Middle school was rough for me. Between break-outs and boys and the exhilarating yet terrifying release out from under the protective wing of elementary school, it was quite the transition period. Topping my Seventh Grade List o’ Worries? A black kid liked me and while I didn’t think anything of it, a black girl let me know it was NOT okay for me to reciprocate affection. She made a point of telling me so while we were working on an algebra problem together at the chalkboard during class. I’m math-challenged as is, so when she informed me that races would not mix on her watch, my brain turned to mush. My face was flush with embarrassment, and had the teacher asked me to add 2+2 at that very moment, I wouldn’t have known the answer.
A few months later, the gal pals I had known since forever decided I was too much of a motherly figure in their lives and they literally broke up with me. Like, called me on the phone, each of them on a different line, and explained that I was “holding them back from having fun.” I could see where they might be right about my getting in the way of their good times. Drinking wasn’t my thing, I abhorred cigarette smoke, and my parents let it be known that if I did wrong, there would be consequences. So I guess I was a goody-two-shoes or whatever.
Starting eighth grade with zero girlfriends was my personal hell. I also had chin acne which was lovely. It was safe to say that I friggin’ hated middle school. Everywhere I looked, there were roadblocks to my happiness in the form of bitchy girls.
Then I met Jen. We didn’t have much in common at first; she was quiet and shy. I was outgoing and involved in a crap ton of activities. She had lost her mom two years earlier; I still got personalized notes from mine in my lunch bag. But time marched on and our friendship grew stronger. Sleepovers, school dances, sharing secrets–the good stuff.
Fast forward to today and Jen is still my go-to gal. We stood beside one another when we married the men we loved, we don’t think to call anyone but each other when we need to complain about those men we love, we’re Godparents to one another’s kids, and talk/text/email at least once a day, every day. We forged through very different though painful storms to find each other, and it has been so worth it.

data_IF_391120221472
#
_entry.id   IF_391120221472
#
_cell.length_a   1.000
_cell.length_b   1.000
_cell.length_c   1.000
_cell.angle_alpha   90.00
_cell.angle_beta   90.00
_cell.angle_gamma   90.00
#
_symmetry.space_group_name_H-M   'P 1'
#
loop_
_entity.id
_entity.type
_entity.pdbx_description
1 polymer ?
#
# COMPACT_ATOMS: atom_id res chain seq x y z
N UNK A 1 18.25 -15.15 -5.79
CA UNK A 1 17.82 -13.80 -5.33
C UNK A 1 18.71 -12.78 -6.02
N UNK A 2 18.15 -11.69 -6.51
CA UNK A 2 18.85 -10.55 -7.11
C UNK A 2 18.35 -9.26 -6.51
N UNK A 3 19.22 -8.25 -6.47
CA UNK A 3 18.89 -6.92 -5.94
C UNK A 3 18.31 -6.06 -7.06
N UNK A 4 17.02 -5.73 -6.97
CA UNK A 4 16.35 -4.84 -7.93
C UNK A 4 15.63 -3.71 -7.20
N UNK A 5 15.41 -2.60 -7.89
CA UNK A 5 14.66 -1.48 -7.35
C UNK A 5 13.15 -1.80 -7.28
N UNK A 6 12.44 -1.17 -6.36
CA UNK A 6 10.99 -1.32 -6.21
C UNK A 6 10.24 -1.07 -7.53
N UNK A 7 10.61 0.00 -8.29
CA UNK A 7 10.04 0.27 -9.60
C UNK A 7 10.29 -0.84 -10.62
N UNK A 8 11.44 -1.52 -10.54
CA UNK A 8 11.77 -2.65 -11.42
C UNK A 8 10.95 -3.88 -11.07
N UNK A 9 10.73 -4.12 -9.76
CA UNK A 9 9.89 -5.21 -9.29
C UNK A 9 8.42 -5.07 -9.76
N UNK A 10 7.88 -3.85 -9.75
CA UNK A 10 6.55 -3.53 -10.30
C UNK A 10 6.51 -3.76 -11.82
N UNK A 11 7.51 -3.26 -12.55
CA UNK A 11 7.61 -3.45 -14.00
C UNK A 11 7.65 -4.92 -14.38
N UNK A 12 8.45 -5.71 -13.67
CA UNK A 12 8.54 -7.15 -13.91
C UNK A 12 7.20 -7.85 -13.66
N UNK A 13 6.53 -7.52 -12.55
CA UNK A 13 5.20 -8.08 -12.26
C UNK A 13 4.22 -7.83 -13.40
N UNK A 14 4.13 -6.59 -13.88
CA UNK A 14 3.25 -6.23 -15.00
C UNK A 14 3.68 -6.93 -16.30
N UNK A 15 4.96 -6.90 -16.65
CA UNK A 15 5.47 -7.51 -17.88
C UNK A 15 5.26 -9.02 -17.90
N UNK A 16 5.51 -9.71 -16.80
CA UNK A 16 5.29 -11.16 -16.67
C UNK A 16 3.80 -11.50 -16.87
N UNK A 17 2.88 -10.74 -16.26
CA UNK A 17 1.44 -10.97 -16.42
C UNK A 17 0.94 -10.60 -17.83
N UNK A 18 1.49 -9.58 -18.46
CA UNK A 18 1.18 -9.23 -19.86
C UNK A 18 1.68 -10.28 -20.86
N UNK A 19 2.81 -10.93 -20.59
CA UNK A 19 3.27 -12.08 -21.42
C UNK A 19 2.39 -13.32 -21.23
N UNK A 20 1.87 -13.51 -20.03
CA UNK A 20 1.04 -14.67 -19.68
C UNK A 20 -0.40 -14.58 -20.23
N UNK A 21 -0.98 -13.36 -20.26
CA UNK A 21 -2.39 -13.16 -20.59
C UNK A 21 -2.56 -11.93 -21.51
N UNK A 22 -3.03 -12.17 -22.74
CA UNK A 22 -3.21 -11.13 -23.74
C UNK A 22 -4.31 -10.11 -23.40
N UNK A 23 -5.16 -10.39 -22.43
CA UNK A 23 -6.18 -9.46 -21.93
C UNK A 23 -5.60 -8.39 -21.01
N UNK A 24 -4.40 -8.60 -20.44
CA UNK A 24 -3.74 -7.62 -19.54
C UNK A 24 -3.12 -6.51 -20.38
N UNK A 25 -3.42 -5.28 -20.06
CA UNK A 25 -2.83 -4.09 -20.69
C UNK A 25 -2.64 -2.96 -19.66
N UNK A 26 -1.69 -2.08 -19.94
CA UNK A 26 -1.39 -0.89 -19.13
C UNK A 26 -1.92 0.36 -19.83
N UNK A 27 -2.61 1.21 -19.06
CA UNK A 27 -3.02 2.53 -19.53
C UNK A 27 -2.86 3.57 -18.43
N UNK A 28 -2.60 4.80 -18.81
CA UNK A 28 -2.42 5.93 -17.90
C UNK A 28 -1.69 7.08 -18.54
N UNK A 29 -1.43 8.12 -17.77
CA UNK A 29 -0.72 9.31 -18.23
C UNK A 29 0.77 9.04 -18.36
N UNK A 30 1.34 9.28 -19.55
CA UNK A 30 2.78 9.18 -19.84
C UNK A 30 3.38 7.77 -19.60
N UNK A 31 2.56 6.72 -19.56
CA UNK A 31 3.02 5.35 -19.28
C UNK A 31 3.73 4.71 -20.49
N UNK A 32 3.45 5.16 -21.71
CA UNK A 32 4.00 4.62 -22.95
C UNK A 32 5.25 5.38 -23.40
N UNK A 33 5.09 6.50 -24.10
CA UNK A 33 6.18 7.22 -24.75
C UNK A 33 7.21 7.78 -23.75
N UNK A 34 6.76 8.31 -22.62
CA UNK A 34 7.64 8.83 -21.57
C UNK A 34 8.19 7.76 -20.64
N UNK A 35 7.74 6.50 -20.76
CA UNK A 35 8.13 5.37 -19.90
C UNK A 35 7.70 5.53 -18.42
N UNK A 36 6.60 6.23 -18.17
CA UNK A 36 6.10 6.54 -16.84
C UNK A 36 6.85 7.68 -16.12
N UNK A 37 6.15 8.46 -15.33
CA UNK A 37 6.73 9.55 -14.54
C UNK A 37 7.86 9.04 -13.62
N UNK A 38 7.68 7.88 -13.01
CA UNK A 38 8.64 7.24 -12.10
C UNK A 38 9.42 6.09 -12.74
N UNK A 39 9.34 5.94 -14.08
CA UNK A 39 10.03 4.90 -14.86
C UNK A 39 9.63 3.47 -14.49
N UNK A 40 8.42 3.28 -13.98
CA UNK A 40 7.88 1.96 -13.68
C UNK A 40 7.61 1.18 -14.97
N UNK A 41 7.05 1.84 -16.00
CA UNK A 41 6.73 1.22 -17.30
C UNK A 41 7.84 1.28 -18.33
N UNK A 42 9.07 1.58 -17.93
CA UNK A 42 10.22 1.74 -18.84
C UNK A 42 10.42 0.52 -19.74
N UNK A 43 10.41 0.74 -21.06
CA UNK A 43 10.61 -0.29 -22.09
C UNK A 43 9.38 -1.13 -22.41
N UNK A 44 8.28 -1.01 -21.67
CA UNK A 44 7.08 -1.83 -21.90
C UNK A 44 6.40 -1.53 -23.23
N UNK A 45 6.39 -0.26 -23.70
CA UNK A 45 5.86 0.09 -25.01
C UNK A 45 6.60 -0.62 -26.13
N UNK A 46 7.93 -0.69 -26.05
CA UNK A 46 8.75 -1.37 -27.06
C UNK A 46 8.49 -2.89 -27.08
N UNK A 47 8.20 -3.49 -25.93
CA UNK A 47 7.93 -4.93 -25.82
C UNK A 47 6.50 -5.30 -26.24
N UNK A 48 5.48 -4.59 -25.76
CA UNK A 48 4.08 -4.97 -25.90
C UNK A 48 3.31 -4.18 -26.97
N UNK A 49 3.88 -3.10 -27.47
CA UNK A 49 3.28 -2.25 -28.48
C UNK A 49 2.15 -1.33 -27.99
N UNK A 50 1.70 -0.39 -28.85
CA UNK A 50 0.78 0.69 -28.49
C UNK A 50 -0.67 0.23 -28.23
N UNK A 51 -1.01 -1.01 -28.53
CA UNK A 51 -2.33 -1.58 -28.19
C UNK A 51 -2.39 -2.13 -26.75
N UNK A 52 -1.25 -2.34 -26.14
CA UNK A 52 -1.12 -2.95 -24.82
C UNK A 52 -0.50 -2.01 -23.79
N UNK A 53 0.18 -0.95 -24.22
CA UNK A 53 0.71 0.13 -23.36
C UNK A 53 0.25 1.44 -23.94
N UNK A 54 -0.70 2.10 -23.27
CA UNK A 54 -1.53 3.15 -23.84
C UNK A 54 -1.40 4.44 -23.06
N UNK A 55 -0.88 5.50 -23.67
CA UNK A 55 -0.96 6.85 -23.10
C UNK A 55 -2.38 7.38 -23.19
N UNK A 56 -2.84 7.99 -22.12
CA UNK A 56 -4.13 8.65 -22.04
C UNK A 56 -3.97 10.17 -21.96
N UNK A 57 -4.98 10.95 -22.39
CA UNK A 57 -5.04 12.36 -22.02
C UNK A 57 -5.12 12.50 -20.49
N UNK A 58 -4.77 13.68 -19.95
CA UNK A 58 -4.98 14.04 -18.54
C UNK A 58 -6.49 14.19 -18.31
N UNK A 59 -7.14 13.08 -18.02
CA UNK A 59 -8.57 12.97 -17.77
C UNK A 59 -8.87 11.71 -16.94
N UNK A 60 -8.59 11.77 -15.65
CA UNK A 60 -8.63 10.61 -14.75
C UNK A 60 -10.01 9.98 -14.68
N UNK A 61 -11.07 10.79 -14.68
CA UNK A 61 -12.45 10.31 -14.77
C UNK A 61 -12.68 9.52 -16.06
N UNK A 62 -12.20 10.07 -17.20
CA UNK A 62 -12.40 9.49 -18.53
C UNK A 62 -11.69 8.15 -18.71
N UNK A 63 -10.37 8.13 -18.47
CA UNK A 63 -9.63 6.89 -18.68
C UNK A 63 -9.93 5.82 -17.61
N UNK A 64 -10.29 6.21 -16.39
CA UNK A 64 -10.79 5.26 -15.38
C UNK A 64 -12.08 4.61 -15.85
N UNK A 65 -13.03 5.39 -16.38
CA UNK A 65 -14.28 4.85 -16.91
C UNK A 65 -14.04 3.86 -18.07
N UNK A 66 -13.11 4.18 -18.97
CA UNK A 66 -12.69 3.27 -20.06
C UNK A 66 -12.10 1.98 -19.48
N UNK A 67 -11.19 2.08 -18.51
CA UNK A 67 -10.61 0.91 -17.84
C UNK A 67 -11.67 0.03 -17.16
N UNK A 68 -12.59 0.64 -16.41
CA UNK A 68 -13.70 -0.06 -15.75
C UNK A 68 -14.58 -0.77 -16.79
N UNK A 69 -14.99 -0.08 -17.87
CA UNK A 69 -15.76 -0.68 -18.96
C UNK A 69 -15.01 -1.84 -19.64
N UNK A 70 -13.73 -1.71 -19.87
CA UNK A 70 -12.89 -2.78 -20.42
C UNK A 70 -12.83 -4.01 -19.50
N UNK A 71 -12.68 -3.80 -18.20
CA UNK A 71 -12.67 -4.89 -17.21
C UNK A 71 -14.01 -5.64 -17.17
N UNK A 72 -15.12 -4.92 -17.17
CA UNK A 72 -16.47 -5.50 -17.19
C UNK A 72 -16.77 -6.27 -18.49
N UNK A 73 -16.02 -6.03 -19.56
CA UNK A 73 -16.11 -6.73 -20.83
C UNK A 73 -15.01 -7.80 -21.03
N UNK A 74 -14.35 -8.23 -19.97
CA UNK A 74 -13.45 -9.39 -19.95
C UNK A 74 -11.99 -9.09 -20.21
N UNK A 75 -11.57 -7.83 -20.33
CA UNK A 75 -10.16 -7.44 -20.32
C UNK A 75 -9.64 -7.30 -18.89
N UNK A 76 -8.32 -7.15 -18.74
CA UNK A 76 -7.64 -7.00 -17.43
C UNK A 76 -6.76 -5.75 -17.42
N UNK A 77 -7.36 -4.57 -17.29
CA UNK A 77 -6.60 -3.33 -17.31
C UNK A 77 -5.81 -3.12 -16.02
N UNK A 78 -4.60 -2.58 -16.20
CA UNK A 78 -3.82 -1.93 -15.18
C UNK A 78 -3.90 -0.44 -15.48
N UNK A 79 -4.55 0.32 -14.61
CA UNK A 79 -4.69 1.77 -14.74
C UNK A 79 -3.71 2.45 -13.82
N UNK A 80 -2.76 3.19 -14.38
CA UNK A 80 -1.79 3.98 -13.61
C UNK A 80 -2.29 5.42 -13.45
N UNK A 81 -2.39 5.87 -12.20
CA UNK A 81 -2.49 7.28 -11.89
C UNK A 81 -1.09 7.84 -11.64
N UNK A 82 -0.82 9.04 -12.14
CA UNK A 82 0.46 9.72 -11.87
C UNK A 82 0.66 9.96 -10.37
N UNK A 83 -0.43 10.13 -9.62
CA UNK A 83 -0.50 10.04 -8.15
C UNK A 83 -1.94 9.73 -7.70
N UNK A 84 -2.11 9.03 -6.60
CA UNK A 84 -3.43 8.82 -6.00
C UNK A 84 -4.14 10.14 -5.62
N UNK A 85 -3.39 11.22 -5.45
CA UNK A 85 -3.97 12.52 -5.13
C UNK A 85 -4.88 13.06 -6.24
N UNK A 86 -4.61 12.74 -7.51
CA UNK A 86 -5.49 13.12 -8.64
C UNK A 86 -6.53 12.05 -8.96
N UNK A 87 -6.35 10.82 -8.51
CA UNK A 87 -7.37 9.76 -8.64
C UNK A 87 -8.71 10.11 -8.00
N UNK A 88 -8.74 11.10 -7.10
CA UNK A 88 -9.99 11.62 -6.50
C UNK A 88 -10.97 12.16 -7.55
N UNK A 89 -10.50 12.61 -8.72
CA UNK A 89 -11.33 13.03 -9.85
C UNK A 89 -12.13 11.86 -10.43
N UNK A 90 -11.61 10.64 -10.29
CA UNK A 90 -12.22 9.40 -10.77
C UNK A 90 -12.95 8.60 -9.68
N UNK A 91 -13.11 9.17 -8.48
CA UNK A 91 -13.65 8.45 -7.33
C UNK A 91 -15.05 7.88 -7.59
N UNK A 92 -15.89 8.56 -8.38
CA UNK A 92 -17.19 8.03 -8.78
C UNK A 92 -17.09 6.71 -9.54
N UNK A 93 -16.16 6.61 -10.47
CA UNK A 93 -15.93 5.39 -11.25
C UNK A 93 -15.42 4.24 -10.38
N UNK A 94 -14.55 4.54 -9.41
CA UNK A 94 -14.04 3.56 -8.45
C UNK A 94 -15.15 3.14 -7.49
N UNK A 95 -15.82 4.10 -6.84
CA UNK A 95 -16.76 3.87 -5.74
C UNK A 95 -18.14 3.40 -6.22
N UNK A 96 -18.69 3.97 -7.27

Jen is one of the reasons I appreciate The HerStories Project so much. Without this fabulous lady in my life, I wouldn’t know what unconditional love from another female means. Sure, I have my mom and aunts, but I was never blessed with a sister. Jen is that sister.
The HerStories Project is a collection of essays compiled and edited by two other phenomenal women, Stephanie Sprenger and Jessica Smock. The pieces range from heartbreak (like I experienced when my “friends” kicked me to the curb) to stories of inspiration and hope (like my Jen). Each contributor allows us a sneak peek into her personal life by discussing the power of female friendships.
You can read about how the project came to be HERE, and check out all of the contributors HERE. And because I’m all about girl power AND Christmas*, I want to give you a copy of The HerStories Project for free! All you have to do is leave a comment on this post about your best friend, or a friend who impacted you in whatever capacity you’re willing to share. I truly believe people come into our lives when they are meant to, and stay for as long as they are supposed to. Jen and I are going on 15 years; I want The HerStories Project in your life FOREVAH!
*Please note that the chances of the winner receiving this book by Christmas are zero to Bahahahahahahaha! But I will try. Stephanie and Jessica (Stephica! Look what I did!) will choose a winner at random this Friday, December 20. The book makes a thoughtful and sentimental gift for the special ladies in your life, so if you can’t wait for my giveaway or you need more than one, snag your copy HERE!